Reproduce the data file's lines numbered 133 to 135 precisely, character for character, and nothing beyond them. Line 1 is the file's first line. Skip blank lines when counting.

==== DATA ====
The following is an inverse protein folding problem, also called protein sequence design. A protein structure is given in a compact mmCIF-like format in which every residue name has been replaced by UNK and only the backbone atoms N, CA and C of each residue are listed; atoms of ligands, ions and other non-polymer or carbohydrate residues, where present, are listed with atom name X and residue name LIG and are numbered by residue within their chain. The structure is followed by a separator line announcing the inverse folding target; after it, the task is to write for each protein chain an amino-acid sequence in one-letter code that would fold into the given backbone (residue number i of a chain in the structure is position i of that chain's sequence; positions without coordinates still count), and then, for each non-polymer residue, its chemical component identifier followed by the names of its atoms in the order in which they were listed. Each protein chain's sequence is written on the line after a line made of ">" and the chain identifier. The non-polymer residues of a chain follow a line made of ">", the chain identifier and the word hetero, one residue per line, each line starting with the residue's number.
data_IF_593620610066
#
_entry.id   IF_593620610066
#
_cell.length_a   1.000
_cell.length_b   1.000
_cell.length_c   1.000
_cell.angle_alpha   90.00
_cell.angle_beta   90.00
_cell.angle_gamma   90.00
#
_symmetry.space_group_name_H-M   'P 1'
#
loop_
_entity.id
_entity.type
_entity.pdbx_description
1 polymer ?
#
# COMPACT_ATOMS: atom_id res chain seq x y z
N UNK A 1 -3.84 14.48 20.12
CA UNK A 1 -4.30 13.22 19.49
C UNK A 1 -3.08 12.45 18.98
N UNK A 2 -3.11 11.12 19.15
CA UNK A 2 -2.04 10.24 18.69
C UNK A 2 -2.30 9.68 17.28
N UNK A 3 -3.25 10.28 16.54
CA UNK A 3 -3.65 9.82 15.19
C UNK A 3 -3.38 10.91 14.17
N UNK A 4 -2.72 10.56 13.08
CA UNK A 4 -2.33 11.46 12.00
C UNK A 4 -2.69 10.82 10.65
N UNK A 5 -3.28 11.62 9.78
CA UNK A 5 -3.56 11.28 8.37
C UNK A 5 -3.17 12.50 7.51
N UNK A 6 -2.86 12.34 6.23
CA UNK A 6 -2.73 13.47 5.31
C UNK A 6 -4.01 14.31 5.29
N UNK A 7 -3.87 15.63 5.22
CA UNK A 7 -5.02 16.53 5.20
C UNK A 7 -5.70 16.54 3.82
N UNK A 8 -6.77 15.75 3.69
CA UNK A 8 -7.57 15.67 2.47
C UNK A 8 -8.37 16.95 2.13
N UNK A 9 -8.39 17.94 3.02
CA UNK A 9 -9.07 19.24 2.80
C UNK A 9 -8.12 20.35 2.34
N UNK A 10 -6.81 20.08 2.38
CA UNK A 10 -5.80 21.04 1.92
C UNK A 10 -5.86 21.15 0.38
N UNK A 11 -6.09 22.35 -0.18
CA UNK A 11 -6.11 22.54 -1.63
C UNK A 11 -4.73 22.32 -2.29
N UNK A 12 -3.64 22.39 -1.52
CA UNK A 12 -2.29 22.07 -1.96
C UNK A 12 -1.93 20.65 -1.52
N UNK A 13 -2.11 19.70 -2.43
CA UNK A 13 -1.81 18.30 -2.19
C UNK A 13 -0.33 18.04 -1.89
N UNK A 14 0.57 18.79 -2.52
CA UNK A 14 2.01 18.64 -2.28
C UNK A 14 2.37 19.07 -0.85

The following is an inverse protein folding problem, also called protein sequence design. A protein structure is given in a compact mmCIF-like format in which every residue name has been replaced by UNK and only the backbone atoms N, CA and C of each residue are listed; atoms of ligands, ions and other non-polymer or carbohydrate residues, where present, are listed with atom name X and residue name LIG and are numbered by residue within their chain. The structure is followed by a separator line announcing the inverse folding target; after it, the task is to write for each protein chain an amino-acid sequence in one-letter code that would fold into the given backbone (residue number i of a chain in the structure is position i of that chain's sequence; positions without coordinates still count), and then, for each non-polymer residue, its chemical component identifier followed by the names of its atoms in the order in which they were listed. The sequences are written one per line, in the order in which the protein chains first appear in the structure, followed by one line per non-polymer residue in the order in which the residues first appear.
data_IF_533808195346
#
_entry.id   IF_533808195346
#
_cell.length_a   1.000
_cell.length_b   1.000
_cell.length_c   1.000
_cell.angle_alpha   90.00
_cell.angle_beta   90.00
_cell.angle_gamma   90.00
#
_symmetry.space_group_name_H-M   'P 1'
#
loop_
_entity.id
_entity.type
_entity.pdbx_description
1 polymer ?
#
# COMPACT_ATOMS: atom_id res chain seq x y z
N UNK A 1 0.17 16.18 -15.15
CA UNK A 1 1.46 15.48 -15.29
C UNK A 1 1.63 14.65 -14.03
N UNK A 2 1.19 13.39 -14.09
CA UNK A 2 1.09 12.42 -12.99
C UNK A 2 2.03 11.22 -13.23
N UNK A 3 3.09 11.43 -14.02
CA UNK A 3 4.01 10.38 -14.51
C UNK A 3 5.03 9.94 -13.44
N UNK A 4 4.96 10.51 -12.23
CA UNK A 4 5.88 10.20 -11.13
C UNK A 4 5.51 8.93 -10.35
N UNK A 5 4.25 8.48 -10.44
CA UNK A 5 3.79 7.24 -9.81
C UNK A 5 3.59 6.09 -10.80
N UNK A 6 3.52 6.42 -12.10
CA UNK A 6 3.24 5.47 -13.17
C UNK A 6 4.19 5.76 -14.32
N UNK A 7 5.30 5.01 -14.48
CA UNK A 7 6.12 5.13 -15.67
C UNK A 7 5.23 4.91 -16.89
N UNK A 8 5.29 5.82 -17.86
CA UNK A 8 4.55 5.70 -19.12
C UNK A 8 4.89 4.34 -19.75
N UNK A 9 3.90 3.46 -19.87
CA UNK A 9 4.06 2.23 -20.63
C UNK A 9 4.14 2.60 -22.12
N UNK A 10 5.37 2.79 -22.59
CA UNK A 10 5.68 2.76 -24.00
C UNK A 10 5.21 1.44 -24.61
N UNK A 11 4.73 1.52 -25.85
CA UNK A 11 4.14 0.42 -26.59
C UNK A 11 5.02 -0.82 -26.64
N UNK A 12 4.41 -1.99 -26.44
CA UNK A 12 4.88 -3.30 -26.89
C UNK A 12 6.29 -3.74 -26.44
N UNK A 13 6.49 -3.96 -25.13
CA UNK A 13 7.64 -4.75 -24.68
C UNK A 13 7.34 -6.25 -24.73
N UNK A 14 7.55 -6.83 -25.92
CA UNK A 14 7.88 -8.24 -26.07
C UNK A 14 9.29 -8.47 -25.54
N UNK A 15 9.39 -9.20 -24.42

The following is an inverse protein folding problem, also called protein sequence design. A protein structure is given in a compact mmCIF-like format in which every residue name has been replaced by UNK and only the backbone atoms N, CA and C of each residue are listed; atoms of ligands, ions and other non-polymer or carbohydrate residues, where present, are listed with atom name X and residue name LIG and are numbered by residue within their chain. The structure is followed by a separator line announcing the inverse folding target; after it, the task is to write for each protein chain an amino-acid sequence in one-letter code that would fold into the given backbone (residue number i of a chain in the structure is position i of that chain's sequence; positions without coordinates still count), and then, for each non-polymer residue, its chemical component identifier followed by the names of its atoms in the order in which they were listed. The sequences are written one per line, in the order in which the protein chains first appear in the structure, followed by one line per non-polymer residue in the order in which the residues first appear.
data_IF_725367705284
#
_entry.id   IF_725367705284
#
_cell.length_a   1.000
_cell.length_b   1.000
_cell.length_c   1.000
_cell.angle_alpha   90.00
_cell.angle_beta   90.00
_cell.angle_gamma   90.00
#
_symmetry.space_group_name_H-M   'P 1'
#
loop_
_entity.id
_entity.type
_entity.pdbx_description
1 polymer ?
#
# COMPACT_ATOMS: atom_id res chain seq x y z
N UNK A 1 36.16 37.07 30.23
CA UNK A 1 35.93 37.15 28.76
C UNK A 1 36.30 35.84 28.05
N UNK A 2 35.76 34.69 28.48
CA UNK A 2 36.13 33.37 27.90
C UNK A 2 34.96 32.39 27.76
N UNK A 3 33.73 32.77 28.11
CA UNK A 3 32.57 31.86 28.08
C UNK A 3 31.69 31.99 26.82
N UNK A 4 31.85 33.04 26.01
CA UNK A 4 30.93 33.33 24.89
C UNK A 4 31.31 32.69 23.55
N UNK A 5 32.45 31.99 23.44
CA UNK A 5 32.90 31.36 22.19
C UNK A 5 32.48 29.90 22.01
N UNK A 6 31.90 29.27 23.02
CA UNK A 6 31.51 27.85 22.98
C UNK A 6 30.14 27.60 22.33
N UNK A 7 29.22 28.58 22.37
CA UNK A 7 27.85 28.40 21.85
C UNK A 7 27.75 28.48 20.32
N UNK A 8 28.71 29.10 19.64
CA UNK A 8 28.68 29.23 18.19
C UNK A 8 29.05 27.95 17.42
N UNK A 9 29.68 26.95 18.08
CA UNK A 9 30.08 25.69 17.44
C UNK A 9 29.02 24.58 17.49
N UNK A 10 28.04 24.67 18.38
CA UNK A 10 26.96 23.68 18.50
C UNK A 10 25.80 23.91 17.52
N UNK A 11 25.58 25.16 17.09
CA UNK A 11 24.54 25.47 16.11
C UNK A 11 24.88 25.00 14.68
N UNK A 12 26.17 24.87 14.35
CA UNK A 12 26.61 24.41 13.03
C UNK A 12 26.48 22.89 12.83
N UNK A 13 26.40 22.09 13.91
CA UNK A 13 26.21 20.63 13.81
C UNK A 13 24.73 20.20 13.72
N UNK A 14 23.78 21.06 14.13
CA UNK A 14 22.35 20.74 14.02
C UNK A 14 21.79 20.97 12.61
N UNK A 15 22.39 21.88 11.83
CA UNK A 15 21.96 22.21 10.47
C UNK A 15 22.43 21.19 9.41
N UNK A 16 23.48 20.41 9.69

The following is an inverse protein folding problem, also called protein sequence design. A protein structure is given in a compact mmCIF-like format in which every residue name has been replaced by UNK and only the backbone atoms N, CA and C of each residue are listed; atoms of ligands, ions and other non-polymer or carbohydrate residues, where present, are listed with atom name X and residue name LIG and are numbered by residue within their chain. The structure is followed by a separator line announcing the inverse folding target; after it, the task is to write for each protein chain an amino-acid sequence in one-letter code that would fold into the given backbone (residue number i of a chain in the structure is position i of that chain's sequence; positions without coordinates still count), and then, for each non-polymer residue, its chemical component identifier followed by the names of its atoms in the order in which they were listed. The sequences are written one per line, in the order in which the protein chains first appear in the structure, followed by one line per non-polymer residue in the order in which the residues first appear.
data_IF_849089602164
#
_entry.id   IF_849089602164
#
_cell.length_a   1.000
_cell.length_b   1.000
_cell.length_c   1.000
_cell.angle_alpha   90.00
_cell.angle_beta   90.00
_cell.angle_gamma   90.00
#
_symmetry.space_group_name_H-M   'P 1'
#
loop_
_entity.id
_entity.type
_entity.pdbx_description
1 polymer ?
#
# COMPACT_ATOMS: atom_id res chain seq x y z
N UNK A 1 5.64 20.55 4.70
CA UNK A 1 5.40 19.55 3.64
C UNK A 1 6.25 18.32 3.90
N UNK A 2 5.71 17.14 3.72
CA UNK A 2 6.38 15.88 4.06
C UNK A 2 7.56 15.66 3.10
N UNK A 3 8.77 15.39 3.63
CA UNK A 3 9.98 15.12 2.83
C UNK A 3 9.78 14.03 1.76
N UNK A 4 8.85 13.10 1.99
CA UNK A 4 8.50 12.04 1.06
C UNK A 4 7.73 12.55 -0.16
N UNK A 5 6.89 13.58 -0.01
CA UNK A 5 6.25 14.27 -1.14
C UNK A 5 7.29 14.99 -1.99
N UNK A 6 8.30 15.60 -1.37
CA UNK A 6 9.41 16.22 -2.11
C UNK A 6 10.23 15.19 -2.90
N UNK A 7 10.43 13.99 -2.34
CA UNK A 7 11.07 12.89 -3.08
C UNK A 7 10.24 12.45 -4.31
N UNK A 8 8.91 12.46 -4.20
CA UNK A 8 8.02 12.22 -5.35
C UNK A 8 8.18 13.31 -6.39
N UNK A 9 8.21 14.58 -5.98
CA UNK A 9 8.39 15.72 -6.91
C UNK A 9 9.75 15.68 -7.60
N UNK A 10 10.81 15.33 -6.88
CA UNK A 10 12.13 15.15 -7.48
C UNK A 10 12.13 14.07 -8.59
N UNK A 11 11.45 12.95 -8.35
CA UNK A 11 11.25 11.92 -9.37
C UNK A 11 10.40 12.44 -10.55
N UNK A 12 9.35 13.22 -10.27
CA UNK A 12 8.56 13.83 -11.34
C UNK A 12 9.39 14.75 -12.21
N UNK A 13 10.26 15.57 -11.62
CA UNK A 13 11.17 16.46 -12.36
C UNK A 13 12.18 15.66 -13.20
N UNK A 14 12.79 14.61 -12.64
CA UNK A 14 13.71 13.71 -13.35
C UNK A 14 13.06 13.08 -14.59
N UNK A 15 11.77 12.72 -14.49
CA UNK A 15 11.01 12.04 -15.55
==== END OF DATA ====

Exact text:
_cell.length_a   1.000
_cell.length_b   1.000
_cell.length_c   1.000